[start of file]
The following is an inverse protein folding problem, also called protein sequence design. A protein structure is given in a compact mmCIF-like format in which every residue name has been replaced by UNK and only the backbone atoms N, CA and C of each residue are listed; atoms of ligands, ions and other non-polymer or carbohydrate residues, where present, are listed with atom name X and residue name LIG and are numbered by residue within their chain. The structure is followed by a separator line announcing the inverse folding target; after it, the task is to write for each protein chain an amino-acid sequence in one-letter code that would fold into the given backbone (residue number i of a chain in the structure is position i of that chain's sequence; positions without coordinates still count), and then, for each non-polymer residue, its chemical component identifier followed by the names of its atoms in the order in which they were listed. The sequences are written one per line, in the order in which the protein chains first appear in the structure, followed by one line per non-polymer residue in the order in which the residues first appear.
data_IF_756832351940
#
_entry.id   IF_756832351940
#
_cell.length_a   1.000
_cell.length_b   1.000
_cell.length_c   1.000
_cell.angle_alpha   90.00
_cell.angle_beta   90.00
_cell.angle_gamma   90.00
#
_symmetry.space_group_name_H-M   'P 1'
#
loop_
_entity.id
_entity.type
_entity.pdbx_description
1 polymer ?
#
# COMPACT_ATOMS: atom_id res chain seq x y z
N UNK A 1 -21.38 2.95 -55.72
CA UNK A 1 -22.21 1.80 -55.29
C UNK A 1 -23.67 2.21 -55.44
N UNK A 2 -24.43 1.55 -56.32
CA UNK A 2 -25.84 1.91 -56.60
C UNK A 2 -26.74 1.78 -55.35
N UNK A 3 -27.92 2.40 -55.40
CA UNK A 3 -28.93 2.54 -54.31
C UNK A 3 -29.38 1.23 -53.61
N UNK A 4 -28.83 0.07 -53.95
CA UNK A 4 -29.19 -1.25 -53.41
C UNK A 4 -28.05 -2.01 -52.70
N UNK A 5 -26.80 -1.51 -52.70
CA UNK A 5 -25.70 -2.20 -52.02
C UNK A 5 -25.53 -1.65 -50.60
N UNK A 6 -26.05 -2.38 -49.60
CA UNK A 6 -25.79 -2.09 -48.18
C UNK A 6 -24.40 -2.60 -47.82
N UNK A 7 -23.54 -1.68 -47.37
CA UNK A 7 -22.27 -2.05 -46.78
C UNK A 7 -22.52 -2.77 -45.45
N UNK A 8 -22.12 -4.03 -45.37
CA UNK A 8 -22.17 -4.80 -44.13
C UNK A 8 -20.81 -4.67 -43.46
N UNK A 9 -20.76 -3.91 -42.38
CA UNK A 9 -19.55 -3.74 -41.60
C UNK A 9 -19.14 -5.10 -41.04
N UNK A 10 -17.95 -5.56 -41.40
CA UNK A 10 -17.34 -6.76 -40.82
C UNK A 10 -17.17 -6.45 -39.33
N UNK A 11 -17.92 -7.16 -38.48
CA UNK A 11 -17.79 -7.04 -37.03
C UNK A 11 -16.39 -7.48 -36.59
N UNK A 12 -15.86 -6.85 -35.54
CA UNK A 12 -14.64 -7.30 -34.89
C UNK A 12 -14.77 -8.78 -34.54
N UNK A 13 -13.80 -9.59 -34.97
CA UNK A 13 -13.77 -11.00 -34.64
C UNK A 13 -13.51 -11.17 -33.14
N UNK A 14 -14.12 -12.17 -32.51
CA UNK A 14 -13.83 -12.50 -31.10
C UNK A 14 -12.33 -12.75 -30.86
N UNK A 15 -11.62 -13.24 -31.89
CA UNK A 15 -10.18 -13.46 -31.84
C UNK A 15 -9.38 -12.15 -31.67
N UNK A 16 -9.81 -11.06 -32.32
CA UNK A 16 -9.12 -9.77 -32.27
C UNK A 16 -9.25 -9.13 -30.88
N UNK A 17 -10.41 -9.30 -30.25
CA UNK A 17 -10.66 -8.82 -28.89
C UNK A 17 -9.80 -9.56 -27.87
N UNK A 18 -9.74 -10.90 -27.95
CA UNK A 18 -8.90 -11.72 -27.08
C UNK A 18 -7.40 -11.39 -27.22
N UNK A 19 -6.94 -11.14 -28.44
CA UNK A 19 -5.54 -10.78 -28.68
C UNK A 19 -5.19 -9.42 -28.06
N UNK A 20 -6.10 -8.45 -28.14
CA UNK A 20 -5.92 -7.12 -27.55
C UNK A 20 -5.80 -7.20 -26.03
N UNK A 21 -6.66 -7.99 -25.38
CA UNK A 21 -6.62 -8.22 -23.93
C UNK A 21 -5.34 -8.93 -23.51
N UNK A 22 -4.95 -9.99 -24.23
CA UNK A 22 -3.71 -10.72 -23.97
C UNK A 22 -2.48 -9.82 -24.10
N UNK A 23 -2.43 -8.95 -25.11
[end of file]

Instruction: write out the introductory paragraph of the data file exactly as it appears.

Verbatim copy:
The following is an inverse protein folding problem, also called protein sequence design. A protein structure is given in a compact mmCIF-like format in which every residue name has been replaced by UNK and only the backbone atoms N, CA and C of each residue are listed; atoms of ligands, ions and other non-polymer or carbohydrate residues, where present, are listed with atom name X and residue name LIG and are numbered by residue within their chain. The structure is followed by a separator line announcing the inverse folding target; after it, the task is to write for each protein chain an amino-acid sequence in one-letter code that would fold into the given backbone (residue number i of a chain in the structure is position i of that chain's sequence; positions without coordinates still count), and then, for each non-polymer residue, its chemical component identifier followed by the names of its atoms in the order in which they were listed. The sequences are written one per line, in the order in which the protein chains first appear in the structure, followed by one line per non-polymer residue in the order in which the residues first appear.